The complete list of Welsh automobile manufacturers is not exactly overly long, but perhaps the best known is Gilbern. That is not to say it is a household name, or something one would expect to find in Southern Alberta. The story of how this low-volume marque came to be is quite interesting, however. Founded in 1959, Gilbern got it name from a butcher and an engineer. That’s not to say its engineering was butchered, although its entrails are something of a hash.
Giles Smith was the butcher and Bernard Friese was the engineer; the first part of each of their names was combined to create the name Gilbern. But we are getting ahead of ourselves a bit. Smith, the butcher, was keen on acquiring one of the many fiberglass special sports cars of the time period. After meeting Friese, the engineer with experience in fiberglass, they undertook building a scratch-built one-off car instead. The first car was built in an out-building behind the butcher shop and after favorable reactions, they concluded it could go into series production.
After a handful of cars were built, it was decided the car should be sold in kit form to take advantage of the favorable tax laws of the time. Unlike other kit cars, the Gilbern was truly complete, with the owner only having to fit the major mechanical components such as engine, gearbox, rear axle and exhaust. Very quickly the out-building behind the butcher shop was outgrown and Gilbern moved to a more suitable industrial site. The early cars were fitted with either a 948cc Austin A-series engine or 1098cc Coventry Climax four cylinder engine. An optional super charger could be fitted to the A-series. Most of the other greasy bits were sourced from the Austin A35 parts bin. Later 1.5L and 1.6L MG A engines became the norm before the MG B 1.8L replaced it also triggering a name change to GT1800. Other mechanical improvements were added over the production run of the GT. The car started off with steel wheels and leaf sprung rear suspension before transitioning to wire wheels with trailing arm rear suspension.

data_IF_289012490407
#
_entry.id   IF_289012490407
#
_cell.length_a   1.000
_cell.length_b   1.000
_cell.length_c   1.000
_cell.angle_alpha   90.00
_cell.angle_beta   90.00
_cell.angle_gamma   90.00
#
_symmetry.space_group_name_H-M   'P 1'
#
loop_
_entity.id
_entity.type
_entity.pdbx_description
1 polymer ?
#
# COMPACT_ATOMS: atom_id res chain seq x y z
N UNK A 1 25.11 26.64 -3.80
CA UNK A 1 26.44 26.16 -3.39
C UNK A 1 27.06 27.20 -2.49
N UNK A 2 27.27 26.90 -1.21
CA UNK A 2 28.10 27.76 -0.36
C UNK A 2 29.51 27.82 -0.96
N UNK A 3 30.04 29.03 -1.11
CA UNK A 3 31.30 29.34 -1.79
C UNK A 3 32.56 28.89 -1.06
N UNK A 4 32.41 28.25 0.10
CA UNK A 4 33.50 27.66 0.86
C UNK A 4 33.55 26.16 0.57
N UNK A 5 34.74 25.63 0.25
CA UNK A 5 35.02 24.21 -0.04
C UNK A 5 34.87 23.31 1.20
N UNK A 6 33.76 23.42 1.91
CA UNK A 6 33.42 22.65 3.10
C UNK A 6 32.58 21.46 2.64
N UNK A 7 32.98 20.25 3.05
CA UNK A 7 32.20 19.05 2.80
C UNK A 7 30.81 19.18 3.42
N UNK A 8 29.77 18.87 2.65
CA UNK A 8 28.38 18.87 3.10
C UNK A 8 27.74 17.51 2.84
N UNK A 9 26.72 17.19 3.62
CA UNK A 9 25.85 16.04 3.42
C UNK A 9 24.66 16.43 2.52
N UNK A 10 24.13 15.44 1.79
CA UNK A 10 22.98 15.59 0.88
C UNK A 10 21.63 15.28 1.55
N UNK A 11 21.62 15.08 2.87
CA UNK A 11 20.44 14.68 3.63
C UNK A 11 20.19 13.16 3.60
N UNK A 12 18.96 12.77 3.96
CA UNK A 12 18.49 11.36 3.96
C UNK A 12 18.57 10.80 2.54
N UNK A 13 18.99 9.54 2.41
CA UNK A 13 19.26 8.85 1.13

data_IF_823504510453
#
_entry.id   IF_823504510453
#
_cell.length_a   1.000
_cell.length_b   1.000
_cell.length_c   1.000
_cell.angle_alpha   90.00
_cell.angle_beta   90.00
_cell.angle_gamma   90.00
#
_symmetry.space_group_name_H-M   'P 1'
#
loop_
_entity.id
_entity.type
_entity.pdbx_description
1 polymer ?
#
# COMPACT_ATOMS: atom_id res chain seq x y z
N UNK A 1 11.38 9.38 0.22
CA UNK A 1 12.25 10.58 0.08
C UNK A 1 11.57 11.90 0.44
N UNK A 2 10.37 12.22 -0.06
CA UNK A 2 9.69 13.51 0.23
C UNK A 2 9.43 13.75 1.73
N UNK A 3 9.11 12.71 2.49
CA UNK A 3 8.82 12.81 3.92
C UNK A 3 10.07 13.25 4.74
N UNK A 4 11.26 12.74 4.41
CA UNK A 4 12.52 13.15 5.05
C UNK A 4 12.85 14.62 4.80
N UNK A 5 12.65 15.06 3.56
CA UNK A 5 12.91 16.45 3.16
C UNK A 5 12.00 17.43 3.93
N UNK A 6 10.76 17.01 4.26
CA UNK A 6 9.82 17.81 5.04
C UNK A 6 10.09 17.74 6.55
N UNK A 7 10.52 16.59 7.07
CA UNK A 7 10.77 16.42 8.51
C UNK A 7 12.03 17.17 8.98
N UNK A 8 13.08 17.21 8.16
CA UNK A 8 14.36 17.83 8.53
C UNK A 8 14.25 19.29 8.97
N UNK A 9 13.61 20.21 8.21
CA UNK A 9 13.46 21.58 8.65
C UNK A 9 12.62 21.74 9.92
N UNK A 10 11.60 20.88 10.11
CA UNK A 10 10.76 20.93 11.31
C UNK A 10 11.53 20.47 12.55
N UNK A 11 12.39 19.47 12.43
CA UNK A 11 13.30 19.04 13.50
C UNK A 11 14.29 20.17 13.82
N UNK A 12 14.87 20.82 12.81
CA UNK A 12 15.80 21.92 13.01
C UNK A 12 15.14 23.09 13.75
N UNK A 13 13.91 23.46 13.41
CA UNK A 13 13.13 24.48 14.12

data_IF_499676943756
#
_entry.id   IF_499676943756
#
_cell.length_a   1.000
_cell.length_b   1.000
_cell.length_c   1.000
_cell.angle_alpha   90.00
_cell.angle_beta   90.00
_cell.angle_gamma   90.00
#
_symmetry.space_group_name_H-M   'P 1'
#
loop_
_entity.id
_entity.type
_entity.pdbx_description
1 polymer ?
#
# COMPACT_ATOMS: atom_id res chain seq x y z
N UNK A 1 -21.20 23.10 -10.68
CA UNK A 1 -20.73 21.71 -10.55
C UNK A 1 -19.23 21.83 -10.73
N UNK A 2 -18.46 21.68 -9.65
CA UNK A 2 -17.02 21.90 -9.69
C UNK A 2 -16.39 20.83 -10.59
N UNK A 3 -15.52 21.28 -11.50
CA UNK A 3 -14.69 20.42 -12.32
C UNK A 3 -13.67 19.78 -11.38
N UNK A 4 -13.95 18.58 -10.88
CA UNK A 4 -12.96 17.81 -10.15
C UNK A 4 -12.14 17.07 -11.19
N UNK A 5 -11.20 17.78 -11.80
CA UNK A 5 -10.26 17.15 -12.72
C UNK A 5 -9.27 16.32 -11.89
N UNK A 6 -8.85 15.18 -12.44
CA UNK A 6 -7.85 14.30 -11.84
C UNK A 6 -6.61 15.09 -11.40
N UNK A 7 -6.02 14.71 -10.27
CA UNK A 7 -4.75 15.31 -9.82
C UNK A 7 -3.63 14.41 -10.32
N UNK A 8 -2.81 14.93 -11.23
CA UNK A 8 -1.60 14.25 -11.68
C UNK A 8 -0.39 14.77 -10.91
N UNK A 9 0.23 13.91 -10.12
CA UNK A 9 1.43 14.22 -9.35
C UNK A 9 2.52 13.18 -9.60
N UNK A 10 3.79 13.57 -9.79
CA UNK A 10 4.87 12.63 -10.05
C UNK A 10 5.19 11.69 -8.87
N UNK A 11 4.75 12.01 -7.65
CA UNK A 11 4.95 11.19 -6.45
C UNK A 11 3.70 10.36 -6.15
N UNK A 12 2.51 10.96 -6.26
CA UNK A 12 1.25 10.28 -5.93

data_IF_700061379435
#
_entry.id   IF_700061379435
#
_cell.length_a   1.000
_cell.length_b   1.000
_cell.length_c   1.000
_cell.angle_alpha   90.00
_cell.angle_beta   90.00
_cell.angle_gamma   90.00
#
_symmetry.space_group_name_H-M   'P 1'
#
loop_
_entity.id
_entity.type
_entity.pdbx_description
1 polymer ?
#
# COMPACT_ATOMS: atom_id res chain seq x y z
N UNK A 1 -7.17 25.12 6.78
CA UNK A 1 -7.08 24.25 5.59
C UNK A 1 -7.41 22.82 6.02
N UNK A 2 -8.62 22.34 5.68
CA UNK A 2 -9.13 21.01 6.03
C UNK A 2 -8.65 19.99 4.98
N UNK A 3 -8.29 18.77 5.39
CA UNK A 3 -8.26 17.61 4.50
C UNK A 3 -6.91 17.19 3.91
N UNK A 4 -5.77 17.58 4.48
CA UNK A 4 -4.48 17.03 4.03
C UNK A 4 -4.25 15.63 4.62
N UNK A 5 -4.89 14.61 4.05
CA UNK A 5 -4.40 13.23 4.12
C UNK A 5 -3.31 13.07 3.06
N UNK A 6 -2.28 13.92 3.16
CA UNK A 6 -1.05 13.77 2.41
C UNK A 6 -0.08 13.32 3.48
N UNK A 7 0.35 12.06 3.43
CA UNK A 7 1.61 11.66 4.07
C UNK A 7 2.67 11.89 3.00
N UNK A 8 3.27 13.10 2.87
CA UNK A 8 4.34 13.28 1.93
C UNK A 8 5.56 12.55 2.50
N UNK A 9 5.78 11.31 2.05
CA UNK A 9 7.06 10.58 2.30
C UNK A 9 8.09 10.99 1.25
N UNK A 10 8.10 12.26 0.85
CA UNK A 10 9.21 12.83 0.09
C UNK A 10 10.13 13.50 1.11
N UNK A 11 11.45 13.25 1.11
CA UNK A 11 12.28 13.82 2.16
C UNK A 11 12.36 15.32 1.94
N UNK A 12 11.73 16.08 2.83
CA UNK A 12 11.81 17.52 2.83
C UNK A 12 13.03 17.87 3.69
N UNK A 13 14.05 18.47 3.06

The GT model was more of a sports car, but in 1966 a new model replaced it, the Genie, which was a larger, 2+2, grand tourer. It was equipped with either a 2.5L or 3.0L Ford Essex V6. Tecalemit-Jackson fuel-injection could be fitted to the Ford engine but it is unclear how many were fitted with it (at least one demonstrator but likely very few others). A handful had an Austin Healey 3000 rear axle but most were fitted with a MG rear axle to cope with the greater power of the Ford engines as well as the car’s larger size. The rear suspension is coil sprung with trailing arms rather than the MG’s crude leaf spring suspension. Front suspension used some MG components (early cars with MG B and later ones MG C) but with coil springs. Steering was sourced from the MG B.
The early cars like our example were fitted with MG B wire wheels. If original the wire wheels make this car one of the first thirty to forty Genies made.
The Gilbern was not a inexpensive car so the interior was comfortable and well finished.
Customers could order any color of paint they wished for only a modest cost extra and while many left the factory in very unusual hues this example has a lovely but understated silver. Which is likely a re-spray, so we can’t be sure what color it originally was.
A Monza gas cap adds a bit of sporting style.
A personalized license plate gives curious onlookers a hint at the car’s identity. Like many low volume vehicles the tail lights were sourced from a more common vehicle, in this case a humble Ford Thames van.
While a handful of Gilbern’s were sold in the US this one is a more recent import and it sports right hand drive.
Later Genies were equipped with light alloy wheels. The 2.5L variant was also dropped in 1968. A total of 197 Genies were produced between 1966 and 1969.
At the tail end of the Genie run Gilbern was taken over by the ACE Company. The Invader was developed as a successor to the Genie. Released in 1969 the Invader featured a stronger chassis to combat complaints of the Genie’s chassis being prone to developing cracks. Additionally larger brakes were fitted while the Ford 3.0L remained as the engine. While looking very similar to the Genie the Invader was more upmarket and outfitted with electric windows and a walnut dashboard. 1971 saw a minor update to a MkII specification but the MkIII of 1972 saw a swap to Ford Cortina suspension as well as an uprated version of the familiar 3.0L engine. The body while similar looking was lower and wider. The car was now only available in fully built rather than component form.
An estate variant of the Invader was also available. Production wrapped up in 1973 and 603 Invaders of all variations were produced. The high price of the Invaders led to low sales volumes and the Gilbern went through several owners before closing its doors in 1974.
While Welsh cars are not well known outside car enthusiast circles but the Gilbern is probably the most famous. An attractive fiberglass body, proven mechanical components with a torque rich V6 add up to an appealing product. Not a bad result for a butcher and engineer.